Apple hasn’t been shy about offering third-party developers ways to boost their visibility in the iOS App Store — paid advertising placements and Apple-generated “feature” articles — but it insists that it isn’t manipulating its app search results to favor its own apps. Already facing international scrutiny for allegedly monopolistic practices with software developers, Apple said today that it uses a complex 42-factor system to surface apps during user searches, and deliberately obscures itsĀ mechanics to prevent third-party manipulation.

The revelation came in response to a Wall Street Journal report that Apple’s own apps are shown first in 60% of the App Store’s categories and in 95% of Apple subscription- or sales-generating categories, even when competing apps from Amazon and Google are higher-ranked or more popular. For instance, Apple Books ranks 168th in its category by downloads and has no user rating, but it displays above Amazon’s Kindle app, which has a 4.8-star rating from over 1.2 million users. Google’s top-ranked Maps app sits below Apple Maps in the App Store’s listings, despite Apple’s version not even ranking in the Navigation category’s top 100 apps.

Interest in Apple’s behind-the-scenes App Store dealings has peaked in recent months, as the company has faced renewed complaints from rivals such as Spotify and Netflix over its 30% take of app revenues. In March, Spotify filed a complaint against Apple with the EU over the fees, and Netflix refused to join the Apple TV Channels service, only months after brazenly pulling out of Apple’s iTunes billing system while continuing to offer subscription services directly to users. Apple has previously faced investigations by the FTC and other bodies over its revenue-sharing practices.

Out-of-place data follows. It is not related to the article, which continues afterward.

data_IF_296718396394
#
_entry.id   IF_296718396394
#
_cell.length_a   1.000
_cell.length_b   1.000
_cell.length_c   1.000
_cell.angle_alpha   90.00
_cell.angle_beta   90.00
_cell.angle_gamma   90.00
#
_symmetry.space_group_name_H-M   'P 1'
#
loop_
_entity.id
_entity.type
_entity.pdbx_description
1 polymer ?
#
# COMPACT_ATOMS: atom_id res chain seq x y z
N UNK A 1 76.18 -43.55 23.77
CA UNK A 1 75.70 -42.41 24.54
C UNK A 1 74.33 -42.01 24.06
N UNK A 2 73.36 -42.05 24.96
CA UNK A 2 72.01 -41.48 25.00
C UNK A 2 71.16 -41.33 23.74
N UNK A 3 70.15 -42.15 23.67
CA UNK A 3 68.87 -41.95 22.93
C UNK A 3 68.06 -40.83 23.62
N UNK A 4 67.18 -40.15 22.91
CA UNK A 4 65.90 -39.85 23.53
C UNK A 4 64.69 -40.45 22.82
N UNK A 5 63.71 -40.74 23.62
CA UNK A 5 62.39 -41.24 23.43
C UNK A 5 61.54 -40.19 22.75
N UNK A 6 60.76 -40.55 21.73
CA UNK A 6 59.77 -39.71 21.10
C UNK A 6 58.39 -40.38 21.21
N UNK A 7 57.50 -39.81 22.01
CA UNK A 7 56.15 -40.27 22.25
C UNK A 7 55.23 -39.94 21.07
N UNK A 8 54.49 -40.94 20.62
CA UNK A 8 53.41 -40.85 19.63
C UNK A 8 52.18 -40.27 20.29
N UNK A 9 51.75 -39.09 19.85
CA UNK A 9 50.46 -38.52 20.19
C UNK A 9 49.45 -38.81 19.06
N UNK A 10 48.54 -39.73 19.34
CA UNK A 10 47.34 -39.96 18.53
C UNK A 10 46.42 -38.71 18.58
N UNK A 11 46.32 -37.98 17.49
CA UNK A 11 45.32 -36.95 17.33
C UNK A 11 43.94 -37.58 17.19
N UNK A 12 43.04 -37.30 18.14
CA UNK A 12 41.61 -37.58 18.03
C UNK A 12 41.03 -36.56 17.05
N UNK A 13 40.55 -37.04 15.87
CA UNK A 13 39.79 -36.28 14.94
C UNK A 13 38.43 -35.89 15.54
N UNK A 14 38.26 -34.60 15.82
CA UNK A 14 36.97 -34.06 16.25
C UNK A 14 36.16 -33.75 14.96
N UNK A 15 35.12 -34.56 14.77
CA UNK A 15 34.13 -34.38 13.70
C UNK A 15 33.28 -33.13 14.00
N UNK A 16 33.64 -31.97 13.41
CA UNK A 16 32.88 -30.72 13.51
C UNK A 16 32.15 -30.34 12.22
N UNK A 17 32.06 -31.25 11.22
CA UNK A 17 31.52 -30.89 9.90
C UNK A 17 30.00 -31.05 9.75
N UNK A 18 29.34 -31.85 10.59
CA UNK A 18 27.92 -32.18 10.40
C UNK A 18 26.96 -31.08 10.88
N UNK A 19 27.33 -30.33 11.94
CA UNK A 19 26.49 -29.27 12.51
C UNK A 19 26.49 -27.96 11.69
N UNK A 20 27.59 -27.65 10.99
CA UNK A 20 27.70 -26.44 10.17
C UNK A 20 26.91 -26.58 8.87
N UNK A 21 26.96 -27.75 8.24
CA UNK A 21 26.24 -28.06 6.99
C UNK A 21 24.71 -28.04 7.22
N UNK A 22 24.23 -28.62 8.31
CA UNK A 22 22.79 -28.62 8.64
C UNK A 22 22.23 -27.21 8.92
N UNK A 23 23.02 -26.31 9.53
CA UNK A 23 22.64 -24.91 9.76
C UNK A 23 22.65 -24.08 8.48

According to Apple, search results in the App Store are determined using 42 factors, including an apparently heavy but unspecified reliance on customer interest data. “Apple customers have a very strong connection to our products and many of them use search as a way to find and open their apps,” the company told the Journal. “This customer usage is the reason Apple has strong rankings in search, and it’s the same reason Uber, Microsoft and so many others often have high rankings as well.”

While Apple wouldn’t disclose the way its multi-factor algorithm actually works, it suggested that name matches and “customer behavior data” were among the elements, for whatever they’re worth. As frequent App Store users know, however, straight name searches for various apps often result in matches to different and competitive apps, calling into question the weight that Apple assigns to a direct name match.

Listing its own apps higher than competitors gives Apple an “upper hand” in a $50 billion market, the Journal claims, at a time when the company is pivoting to subscription revenues for growth. Apple held an event called “It’s Show Time” in March, focusing solely on a collection of self-branded news, game, credit card, and video services that it planned to roll out throughout 2019, in some cases challenging existing alternatives.